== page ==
The accordion bass is commonly referred to as the little dot in the left hand. The number of dots is the number of basses there are. Accordions are generally divided into basses, such as 8, 32, 48, 96, and 120 basses.

Beginners are advised to buy a 48 or 60 bass as a start. For one thing, beginners really don't need a full-fledged instrument, and for another, 120 basses are relatively expensive and not very cost-effective for most beginners (especially those who are not planning to practice for a long time).  

Of course, if you are financially and physically able to do so, a 120 bass is not out of the question. The difficulty in starting the accordion is mainly in the left hand and the coordination. The left-hand consists of the bass and the bellows. The left-hand includes the bass and the bellows. 

Historically, there have been many types and sizes of accordions, but in terms of structure and form, they can be divided into four categories, namely the whole-scale accordion, the chromatic accordion, the key-button accordion, and the keyboard accordion.

1. The structure of the whole-scale accordion is very simple, equivalent to a harmonica with additional bellows; the right-hand part has ten or so keys for playing tunes, and the left-hand part has two chord keys for accompaniment; on the same key, the bellows are pushed and pulled to produce two notes of different heights (similar to the harmonica's articulation).

There is no strap on the instrument, and the instrument is completely supported by both hands; the biggest disadvantage of the whole-scale accordion is that it cannot be transposed, and if it is transposed, it is necessary to change to another The most important disadvantage of the whole-scale accordion is that it is not transposable.

2. The chromatic accordion is, first of all, easier to transpose; the number of keys in both the left and right hands has been increased, and the different height of the windchest makes it possible to play this instrument with a wide range of notes; the chromatic accordion also has no strap and is still played with both hands.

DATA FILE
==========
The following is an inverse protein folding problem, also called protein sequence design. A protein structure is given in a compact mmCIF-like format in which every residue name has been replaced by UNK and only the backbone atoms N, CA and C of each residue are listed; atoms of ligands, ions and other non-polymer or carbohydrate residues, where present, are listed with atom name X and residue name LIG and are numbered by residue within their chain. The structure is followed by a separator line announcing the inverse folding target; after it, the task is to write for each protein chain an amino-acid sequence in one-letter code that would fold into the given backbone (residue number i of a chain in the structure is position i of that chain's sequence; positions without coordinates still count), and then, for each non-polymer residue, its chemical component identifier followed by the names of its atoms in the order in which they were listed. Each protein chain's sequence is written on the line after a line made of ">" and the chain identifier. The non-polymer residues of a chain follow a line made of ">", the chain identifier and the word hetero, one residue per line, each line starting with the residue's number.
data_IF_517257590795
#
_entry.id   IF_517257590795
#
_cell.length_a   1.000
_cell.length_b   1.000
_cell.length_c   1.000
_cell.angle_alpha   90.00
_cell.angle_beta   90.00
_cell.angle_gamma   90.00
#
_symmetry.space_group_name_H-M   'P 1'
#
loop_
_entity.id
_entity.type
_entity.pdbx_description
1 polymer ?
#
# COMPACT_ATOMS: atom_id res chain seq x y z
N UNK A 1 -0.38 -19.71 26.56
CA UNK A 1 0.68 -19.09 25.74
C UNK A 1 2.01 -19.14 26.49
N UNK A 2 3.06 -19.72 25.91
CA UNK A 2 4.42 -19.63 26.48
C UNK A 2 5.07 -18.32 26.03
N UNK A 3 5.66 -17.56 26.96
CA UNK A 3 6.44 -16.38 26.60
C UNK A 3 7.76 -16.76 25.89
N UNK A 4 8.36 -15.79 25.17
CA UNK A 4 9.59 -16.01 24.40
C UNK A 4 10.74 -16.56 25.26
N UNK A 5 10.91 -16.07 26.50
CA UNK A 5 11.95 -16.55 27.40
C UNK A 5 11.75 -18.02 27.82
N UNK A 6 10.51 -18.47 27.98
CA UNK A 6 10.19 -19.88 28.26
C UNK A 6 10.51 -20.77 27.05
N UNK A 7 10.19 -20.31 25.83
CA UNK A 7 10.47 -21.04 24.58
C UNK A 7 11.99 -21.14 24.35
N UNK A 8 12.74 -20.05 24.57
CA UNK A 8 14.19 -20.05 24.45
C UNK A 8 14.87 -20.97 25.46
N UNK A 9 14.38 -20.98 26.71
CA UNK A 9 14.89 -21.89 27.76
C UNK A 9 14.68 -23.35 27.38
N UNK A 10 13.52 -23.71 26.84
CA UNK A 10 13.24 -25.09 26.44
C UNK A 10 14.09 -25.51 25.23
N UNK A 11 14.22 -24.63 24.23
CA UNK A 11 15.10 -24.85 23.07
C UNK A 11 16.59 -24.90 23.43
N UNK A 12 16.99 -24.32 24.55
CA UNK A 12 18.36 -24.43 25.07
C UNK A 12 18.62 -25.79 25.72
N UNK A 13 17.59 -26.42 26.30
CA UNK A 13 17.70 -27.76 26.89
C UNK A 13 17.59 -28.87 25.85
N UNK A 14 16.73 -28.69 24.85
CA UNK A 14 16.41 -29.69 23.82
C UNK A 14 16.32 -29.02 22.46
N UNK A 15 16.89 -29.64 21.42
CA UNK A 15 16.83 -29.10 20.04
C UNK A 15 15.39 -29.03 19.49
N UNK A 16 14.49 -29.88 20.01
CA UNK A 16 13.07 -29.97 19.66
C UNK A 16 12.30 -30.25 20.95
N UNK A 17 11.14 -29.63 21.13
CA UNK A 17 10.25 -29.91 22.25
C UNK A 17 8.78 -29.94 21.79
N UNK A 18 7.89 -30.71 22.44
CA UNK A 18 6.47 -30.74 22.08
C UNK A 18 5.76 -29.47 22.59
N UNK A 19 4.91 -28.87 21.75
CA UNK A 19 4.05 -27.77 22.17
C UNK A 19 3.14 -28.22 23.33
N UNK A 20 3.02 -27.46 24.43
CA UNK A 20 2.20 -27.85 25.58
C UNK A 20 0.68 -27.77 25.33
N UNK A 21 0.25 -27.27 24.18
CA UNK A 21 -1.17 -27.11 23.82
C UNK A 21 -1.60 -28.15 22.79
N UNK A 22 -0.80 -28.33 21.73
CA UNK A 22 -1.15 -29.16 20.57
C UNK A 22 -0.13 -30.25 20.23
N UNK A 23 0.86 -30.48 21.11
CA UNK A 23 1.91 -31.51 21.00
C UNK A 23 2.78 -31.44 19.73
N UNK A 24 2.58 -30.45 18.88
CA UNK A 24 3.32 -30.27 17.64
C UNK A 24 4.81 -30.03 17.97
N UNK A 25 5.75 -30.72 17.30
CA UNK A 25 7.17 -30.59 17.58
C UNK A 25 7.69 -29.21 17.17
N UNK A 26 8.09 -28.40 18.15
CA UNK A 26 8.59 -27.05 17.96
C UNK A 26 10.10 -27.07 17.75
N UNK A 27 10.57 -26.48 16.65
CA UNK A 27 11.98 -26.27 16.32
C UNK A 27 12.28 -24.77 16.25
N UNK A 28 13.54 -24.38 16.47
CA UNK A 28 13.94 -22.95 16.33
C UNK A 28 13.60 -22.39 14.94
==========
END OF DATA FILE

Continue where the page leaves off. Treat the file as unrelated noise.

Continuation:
The new chromatic accordion (also known as the new chromatic accordion and the Bajan) is equipped with a back strap, which frees up the hands; in addition, the push and pull bellows have the same height of articulation so that the bellows can be changed and used with great freedom.

3. The number of keys in the left-hand section of the keyed accordion has increased considerably and the arrangement of the keys is quite scientific, which is why it is still used today. The keys in use include three, four, and five rows of keys.

The most important advantage of the keyed accordion is chromatic up and down rows of the twelve mean meters. In the 1960s the keyboard accordion was introduced, and since then the accordion has been divided into two categories: keyboards and keyboards, both of which have developed in parallel.

4. The left-hand part of the keyboard accordion is identical in structure to the button accordion, except that the right-hand part has a piano-style keyboard instead of a button.

It is probably due to the piano that this improvement led to the accordion, a European folk instrument, rapidly gaining the widest popularity worldwide. The bass is the collective name for left-handed keys, counterpoint bass, and harmony.